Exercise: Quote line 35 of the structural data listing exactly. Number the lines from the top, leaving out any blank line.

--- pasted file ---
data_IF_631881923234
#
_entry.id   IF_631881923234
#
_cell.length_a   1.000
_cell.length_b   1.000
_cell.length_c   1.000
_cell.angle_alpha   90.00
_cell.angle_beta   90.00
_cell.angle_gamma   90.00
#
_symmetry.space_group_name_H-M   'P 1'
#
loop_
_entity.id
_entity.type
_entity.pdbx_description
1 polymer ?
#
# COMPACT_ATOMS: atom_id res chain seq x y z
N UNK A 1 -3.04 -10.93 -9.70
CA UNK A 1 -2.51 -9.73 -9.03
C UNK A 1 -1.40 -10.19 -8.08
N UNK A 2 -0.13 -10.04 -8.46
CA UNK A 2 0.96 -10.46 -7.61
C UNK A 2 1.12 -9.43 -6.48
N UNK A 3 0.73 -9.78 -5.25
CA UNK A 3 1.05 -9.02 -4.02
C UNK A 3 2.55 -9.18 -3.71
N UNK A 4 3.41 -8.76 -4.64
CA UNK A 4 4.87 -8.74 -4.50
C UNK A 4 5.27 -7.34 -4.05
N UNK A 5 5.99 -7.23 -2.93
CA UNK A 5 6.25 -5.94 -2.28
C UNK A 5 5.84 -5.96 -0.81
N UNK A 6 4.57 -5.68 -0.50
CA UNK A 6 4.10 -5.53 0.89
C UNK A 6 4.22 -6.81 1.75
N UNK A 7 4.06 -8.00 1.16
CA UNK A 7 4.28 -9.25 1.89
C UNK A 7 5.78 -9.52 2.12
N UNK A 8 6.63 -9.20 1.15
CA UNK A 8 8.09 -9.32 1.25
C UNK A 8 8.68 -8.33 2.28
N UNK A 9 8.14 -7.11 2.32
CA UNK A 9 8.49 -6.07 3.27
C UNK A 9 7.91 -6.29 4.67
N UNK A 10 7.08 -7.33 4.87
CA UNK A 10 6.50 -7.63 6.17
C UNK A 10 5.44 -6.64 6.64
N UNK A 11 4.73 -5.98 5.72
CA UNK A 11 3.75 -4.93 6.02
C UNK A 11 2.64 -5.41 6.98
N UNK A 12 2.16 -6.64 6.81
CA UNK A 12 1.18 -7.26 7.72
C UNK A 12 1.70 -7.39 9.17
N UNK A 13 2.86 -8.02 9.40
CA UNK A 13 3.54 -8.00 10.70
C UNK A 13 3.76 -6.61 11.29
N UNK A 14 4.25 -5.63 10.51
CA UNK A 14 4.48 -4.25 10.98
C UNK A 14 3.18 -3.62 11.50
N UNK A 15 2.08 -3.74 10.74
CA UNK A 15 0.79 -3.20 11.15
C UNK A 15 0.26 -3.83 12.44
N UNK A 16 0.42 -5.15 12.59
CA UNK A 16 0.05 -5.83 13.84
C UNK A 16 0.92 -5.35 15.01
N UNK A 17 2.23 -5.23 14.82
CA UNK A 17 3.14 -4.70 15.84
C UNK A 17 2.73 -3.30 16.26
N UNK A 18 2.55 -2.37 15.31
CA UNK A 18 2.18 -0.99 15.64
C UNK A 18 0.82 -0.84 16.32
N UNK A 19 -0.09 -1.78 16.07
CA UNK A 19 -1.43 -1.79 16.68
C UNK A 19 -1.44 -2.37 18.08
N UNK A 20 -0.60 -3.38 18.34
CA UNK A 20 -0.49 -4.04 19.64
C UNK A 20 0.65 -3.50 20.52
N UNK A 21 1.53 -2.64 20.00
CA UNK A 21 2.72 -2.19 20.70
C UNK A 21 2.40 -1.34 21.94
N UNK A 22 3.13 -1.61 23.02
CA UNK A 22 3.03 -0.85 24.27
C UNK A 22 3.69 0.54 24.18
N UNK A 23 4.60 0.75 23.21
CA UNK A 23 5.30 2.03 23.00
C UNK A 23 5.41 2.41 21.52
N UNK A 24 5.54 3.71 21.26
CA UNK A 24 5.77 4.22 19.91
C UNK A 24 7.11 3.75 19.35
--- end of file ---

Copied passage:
C UNK A 5 5.84 -5.96 -0.81